It wasn't a bet, per se.
True, the Bears won that game and true, I didn't leave the bar with any less than I entered it with. Only I had anything on the table and in reality only I had anything to lose. Still, they felt the sting of another loss, although this time it wasn't from the likes of the Steelers or the Broncos or the Chargers, just a careless fan who didn't understand why the city that works didn't have more to show for its efforts.
"They" were those most loyal and devoted of the most loyal and devoted, the Cleveland Browns fans. And I, for a moment, was but a missed field goal away from joining their ranks.
Let me backtrack for a second and explain this isn't a slight against the Bears. I grew up here and still look back at 1985 as one of the greatest years in the history of mankind.
I remember how cool Dan Hampton was. I know that no matter what anyone says, Sweetness was the best football player of all-time. I know why Singletary and Dent ruled. I know Jim McMahon was one of the greatest flukes in sports history and I know why his "Don't Be a Punk and Get Drunk" posters were so funny. I know that a George Wendt or Chris Farley "Da Bears" shirt is worth its weight in gold. I know that Ditka sweaters are the ultimate fashion statement. I know a Willie Gault jersey is about the coolest thing I could be wearing right now.
But I also know that this is Chicago. This is the city where the last governor was just sent to jail, where the president of the county board effectively stole the job from his father, and where half of the public transit system is about to be all but shut down for the next three years.
This is the city where the property tax structure has been set up in a way that it's totally legal to steal from citizens and not tell them where the money went.
This is the city where the mayor has been implicated in nearly every major political scandal and has not only managed to dodge charges but is probably going to get re-elected because would-be opponents have too much to lose by going against him.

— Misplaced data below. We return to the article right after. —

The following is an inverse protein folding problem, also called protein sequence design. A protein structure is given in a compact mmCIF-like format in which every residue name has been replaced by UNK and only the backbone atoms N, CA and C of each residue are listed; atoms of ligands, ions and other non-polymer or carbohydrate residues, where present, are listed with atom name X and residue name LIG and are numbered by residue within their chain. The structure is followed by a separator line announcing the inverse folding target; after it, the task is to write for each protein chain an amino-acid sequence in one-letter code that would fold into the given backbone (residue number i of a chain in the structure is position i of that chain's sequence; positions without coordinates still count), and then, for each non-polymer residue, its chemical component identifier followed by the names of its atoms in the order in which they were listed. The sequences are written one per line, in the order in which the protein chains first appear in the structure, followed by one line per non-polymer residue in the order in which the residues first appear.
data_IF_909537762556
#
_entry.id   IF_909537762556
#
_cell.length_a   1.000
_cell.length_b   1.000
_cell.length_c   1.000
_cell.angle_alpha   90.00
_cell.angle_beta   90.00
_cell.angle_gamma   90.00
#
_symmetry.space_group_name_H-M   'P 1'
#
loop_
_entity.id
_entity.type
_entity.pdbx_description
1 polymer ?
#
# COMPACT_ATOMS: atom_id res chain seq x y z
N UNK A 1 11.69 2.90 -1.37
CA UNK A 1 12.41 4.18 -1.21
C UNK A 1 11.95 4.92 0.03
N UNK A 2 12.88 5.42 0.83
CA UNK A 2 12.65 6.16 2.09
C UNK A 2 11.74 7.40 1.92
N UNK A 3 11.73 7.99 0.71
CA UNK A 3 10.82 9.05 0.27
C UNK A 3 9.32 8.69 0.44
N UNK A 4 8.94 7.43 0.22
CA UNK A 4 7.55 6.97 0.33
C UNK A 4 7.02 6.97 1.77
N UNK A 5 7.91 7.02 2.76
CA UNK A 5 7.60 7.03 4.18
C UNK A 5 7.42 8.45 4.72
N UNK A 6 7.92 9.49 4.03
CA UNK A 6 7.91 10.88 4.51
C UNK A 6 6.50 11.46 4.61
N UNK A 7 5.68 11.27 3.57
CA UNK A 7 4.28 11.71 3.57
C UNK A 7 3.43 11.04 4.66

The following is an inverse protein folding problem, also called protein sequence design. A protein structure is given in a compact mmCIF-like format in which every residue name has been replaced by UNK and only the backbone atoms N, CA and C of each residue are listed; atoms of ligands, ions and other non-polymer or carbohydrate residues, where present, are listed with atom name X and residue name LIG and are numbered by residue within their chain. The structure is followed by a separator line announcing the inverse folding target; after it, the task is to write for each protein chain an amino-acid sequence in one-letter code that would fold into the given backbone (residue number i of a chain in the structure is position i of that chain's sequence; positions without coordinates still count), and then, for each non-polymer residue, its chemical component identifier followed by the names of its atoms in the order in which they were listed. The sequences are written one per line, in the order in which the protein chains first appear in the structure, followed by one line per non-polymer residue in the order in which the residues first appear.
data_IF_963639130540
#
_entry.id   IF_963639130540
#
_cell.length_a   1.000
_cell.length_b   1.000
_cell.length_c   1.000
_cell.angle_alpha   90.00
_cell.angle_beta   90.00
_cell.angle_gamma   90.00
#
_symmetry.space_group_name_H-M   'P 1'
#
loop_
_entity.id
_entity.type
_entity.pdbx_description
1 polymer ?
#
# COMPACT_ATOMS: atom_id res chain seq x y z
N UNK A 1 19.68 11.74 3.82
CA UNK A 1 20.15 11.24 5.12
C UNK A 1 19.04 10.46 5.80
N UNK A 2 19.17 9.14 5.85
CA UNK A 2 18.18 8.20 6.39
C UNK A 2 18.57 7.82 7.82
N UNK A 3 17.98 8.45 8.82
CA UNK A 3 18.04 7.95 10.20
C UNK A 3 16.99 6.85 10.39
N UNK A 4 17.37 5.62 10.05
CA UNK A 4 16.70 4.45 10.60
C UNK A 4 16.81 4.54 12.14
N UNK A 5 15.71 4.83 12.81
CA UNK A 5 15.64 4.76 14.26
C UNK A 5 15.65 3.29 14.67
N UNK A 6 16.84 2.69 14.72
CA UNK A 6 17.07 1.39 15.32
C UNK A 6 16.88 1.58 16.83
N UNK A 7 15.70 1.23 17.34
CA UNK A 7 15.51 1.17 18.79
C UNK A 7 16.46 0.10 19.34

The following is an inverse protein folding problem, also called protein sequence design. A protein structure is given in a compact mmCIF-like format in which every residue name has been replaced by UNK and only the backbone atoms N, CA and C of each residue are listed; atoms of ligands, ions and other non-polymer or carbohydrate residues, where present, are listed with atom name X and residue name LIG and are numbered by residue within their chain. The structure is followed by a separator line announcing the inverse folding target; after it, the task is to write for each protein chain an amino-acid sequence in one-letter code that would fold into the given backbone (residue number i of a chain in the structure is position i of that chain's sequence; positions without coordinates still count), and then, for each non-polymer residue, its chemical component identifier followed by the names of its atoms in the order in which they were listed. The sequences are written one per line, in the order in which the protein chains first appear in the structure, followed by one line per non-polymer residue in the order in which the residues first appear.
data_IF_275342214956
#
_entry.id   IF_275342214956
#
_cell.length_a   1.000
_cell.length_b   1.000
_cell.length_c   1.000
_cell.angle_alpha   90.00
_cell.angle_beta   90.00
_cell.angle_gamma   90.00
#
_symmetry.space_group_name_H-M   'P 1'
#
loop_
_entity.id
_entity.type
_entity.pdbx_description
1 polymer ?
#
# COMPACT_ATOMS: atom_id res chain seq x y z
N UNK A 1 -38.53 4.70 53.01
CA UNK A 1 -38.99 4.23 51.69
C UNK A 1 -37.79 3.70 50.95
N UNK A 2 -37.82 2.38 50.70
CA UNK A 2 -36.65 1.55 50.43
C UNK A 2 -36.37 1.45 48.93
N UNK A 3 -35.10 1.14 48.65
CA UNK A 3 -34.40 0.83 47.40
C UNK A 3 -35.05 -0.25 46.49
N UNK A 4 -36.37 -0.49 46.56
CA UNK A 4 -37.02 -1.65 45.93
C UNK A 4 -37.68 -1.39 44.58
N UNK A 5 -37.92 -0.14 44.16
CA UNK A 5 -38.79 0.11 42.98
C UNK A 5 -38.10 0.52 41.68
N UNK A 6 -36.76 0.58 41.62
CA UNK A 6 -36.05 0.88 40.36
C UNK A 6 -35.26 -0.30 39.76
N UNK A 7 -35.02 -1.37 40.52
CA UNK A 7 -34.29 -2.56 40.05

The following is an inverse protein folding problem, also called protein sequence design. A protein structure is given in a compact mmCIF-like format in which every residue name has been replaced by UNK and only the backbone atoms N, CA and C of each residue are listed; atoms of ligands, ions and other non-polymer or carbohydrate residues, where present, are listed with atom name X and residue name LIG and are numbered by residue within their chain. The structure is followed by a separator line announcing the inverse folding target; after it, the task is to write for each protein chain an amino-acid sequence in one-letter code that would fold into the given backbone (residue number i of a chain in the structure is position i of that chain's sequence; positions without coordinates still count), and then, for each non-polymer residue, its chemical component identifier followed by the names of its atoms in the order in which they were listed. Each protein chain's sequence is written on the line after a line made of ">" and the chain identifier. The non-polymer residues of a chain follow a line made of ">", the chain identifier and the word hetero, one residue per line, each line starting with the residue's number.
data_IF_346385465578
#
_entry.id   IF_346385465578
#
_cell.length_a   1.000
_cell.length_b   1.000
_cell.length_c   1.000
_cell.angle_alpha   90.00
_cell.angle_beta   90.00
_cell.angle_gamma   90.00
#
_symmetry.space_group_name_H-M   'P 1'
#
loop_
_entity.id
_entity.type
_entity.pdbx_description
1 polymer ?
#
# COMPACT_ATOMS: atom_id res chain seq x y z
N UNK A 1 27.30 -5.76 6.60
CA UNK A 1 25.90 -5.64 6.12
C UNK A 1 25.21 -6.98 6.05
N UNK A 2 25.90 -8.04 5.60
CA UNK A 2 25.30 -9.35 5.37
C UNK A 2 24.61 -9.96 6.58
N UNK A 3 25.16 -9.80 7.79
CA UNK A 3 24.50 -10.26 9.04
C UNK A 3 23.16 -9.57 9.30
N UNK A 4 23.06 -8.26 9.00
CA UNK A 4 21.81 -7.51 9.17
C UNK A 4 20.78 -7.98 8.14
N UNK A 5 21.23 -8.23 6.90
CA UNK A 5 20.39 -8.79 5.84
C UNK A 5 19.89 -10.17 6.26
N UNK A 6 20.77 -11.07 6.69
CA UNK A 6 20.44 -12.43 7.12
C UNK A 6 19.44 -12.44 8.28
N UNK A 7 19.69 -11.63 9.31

This is the city where an Olympic bid is being assembled on the strength of a stadium that's going to throw an entire neighborhood into upheaval and a billion-dollar rail line that isn't really going to make it easier for residents to get around.
This is the city...well, you get the point. We take a lot of hell here, be it from our jobs or our commutes or our bills or the parking situation on our street or even something as basic as the damn weather. So is it asking too much for the Bears give us something to cheer about?
I'm not saying we don't get our share of victories around here. I remember the Bulls dynasty and of course I remember the 2005 Sox. Unfortunately, those aren't for everyone.
Chicago, for all its high-rises and culture and nightlife, is still one of the most segregated cities in America. Race, class, age: pick your dividing line. And of course this extends to even something as ultimately trivial as our sports teams.
Half the city hates the Cubs; the other half hates the Sox. Unless they're winning championships, the Bulls are nonexistent. Absolutely no one cares about the Hawks.
And yet, everyone - everyone who's not from somewhere else, I should say - likes the Bears. Maybe it's the old stadium. Maybe it's the archives full of footage of guys like Dick Butkus and Richard Dent destroying pretty-boy players on the field. Maybe it's the idea that Da Superfans are not a joke here but reflections of at least someone every one of us knows and loves.
Or maybe it's just the fact that despite making millions of dollars per year, these guys still have to brave the same snow and ice the rest of us do when they go to work.
I mean, come on, how does a team that plays in Foxboro, MA, and refuses to align itself with any one city establish a modern-day dynasty? How lame would it be to root for the Midwest Bears as they take on the Canadian Shield Vikings?
This is Chicago. This is a city that can find a way to make anything happen for itself, and yet unifying victory remains all too elusive. In a way, maybe that's some kind of cosmic justice: you can have a World Series, but half your city's going to resent it. You can have six NBA titles in eight years, but just watch how fast the glow of those trophies wears off the people who were so happy about it that they burned down most of the West Side.
Meanwhile, back on the mean streets of the city by the lake, the jobs and money keep rolling. God, Karma, the universe - someone or something up there has been doing a hell of a job beating the spread all these years.
Which gets back to my original deal. If the Bears lost their first playoff game this year, which I really didn't know if they would, I was going to switch my allegiance to the Cleveland Browns. Yes, the Browns are in a sad state these days. Yes, it meant a lot of suffering as a fan. So what? At least when your team goes 3-13 you know where you stand.
Which, if you think about it, is all a man can really ask for in life.
But the Bears won, and won again, and saved this boy from having to make a painful divorce from a team that defined his youth until he learned how to really be a Sox fan. Instead we, as a city, can get excited together about something for a little while.
They're going to win. Everyone in Chicago knows this.
"But Andrew," you might ask, "how can you be so sure?"
Because they have to. Because the players want it, and because they know we need it.
And because there aren't any funny shirts about the Colts.